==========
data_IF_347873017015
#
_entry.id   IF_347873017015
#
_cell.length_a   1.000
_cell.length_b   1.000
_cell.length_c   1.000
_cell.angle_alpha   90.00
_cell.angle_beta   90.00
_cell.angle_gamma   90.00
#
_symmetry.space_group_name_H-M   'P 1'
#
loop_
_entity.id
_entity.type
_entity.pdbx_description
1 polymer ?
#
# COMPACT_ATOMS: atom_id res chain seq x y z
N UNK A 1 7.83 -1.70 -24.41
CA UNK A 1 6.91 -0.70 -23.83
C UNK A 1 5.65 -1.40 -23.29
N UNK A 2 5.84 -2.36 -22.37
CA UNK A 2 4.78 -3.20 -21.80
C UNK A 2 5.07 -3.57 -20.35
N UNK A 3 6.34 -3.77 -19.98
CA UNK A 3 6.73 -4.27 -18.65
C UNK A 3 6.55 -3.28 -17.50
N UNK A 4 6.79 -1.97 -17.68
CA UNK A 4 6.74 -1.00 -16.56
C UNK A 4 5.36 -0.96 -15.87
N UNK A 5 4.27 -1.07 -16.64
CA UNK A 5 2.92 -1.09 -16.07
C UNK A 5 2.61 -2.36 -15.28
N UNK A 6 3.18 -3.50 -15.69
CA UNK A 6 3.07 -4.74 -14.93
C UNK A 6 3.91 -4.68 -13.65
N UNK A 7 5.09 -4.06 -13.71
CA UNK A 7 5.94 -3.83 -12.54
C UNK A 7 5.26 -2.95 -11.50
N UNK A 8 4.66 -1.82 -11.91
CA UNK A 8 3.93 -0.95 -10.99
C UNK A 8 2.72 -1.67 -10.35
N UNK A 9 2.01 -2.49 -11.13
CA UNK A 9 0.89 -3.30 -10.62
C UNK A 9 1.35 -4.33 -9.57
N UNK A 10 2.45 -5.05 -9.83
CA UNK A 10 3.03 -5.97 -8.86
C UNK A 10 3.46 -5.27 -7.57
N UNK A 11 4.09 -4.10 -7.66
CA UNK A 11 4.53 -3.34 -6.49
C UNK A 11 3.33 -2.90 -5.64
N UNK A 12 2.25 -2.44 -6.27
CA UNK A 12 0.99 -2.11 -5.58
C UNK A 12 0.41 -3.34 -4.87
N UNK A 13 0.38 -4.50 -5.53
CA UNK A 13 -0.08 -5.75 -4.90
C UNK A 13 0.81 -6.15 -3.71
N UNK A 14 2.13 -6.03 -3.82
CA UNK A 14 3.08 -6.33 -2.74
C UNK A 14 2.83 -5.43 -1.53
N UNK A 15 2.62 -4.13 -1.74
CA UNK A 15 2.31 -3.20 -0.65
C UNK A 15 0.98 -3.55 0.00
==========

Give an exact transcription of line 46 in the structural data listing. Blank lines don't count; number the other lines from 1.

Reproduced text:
CA UNK A 9 0.89 -3.30 -10.62